Influential bishops in the Democratic Republic of Congo on Monday urged President Joseph Kabila to pledge he will not seek a third term in office in order to ease fears of unrest.
Roman Catholic bishops last year helped broker a deal under which elections for a new president would be held in 2017.
However, the ballot has been delayed, with the country's electoral commission blaming logistical problems.
Under international pressure, the mineral-rich but chronically poor and politically unstable country has now scheduled the vote for December 23, 2018.
A bloody crackdown
The bishops, after holding an extraordinary meeting on DRC's crisis, called on President Kabila "to reassure public opinion" that he will not be a candidate "to his own succession," they said in statement.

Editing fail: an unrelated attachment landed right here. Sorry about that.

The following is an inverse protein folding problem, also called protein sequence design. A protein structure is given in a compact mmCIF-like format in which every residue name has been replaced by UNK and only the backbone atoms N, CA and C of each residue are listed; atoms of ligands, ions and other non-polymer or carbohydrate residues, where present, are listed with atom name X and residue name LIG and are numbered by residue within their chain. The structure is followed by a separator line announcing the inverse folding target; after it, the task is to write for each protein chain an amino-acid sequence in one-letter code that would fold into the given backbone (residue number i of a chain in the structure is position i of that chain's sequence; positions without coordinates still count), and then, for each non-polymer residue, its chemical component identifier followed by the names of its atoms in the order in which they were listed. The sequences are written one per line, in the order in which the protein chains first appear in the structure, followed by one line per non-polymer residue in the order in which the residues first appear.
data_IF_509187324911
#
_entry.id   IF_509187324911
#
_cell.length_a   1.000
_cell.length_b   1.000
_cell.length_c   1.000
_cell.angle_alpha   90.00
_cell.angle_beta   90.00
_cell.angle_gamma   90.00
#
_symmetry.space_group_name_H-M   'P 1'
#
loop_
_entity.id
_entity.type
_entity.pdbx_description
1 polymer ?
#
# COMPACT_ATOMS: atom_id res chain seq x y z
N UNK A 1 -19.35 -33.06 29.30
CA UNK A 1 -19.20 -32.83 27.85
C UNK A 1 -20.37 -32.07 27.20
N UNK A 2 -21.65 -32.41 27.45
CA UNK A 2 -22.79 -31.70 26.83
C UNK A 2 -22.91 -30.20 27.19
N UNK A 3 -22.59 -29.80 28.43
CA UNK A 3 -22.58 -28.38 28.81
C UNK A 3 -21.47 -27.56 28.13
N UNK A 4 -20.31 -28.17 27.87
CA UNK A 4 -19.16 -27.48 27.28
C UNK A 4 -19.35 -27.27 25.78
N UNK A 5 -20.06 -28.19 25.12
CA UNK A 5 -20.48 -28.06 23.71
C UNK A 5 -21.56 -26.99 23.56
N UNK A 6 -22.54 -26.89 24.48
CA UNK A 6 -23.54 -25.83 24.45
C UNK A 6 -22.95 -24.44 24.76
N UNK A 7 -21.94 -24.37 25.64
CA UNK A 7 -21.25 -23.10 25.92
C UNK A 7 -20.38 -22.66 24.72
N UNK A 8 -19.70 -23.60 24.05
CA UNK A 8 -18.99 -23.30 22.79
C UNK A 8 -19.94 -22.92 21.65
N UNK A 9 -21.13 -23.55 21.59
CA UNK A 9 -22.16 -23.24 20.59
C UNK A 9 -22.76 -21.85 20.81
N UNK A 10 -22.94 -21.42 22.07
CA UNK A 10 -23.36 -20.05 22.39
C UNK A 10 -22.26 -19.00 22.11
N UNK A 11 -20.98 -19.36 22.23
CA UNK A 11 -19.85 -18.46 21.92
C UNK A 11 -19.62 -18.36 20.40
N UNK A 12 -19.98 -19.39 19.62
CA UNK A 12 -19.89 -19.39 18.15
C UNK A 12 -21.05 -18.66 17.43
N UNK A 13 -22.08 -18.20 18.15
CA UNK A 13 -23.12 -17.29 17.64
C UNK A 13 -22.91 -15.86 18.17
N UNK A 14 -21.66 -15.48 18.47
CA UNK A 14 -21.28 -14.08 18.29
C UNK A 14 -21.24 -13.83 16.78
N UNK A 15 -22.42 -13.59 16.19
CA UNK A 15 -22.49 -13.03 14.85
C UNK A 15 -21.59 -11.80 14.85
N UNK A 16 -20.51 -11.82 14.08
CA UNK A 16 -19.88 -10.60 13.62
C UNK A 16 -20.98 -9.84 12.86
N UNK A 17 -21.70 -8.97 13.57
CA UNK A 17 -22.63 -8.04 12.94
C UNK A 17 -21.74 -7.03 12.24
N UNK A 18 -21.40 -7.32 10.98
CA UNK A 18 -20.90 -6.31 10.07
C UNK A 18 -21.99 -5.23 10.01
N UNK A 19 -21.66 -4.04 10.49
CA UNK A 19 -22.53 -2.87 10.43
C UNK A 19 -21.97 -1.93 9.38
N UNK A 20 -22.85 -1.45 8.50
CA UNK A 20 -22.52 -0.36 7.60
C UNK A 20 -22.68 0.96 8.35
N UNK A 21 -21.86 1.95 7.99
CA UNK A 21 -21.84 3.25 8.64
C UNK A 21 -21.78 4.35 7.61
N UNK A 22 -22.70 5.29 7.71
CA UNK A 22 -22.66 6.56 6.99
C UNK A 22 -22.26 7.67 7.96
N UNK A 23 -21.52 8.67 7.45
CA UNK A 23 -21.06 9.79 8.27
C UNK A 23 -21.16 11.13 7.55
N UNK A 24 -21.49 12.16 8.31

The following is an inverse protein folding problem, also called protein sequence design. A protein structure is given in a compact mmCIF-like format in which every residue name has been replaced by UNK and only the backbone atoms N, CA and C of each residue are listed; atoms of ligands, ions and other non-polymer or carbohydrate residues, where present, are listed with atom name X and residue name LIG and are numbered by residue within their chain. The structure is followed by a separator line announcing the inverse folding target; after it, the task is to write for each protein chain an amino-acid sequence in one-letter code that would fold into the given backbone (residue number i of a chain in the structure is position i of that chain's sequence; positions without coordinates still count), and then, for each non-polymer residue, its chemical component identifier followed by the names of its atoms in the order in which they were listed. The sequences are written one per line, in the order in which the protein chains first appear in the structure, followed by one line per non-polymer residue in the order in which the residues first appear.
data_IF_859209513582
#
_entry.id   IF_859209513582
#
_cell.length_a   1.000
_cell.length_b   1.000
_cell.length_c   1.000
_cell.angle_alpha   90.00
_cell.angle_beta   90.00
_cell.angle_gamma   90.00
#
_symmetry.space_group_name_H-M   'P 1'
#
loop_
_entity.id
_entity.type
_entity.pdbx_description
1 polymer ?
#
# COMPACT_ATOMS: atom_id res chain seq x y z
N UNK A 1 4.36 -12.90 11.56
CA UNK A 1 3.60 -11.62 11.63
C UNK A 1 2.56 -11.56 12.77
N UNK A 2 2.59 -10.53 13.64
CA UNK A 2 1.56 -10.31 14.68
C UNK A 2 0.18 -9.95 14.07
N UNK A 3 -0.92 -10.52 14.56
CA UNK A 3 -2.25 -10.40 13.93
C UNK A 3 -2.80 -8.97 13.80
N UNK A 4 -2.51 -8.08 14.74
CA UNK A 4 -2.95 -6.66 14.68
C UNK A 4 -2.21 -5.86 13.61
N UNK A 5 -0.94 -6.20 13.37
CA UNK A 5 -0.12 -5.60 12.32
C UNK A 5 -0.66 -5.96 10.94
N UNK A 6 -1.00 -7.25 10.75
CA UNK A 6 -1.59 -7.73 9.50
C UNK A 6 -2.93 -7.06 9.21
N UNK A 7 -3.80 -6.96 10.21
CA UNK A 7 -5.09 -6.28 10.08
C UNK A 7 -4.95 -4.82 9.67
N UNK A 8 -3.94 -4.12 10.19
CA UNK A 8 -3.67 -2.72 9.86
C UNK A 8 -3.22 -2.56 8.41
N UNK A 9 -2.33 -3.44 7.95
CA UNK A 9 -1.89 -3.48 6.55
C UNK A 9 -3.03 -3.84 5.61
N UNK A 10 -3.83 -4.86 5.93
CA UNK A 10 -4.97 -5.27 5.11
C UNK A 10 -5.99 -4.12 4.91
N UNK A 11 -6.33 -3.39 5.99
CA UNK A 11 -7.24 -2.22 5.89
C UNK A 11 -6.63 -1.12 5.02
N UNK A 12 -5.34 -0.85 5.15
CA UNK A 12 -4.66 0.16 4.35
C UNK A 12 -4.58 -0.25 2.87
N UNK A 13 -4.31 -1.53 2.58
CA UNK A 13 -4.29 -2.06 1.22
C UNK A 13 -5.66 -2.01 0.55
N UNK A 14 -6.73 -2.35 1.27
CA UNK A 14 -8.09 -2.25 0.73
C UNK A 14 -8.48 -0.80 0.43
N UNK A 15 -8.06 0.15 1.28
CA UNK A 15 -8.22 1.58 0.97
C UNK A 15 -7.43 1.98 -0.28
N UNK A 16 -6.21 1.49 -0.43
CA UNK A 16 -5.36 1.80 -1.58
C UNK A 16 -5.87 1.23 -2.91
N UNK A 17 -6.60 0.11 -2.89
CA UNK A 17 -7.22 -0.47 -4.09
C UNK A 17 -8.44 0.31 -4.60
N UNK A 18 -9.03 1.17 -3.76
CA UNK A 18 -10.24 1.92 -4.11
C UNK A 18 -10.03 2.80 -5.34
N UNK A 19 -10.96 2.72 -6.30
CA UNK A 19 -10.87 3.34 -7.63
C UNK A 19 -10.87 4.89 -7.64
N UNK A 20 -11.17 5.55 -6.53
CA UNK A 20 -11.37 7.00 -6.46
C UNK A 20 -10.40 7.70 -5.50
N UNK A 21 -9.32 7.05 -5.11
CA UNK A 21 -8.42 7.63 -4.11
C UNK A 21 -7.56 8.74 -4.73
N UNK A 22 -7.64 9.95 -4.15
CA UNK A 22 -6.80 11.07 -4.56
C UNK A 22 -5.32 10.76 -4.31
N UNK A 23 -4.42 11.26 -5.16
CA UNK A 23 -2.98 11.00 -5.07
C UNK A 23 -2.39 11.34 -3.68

His prolonged rule has already led to street protests and a bloody crackdown.
"It is essential, on the grounds of (demonstrating) sincere political will, to reassure the Congolese people and international partners by providing guarantees that elections will effectively be held," they warned.
In power since 2001, President Kabila's second elected mandate ended in December 2016, according to the constitution, which bars presidents from seeking a third term.
However, he is allowed to remain in office until a successor is elected, according to a court ruling.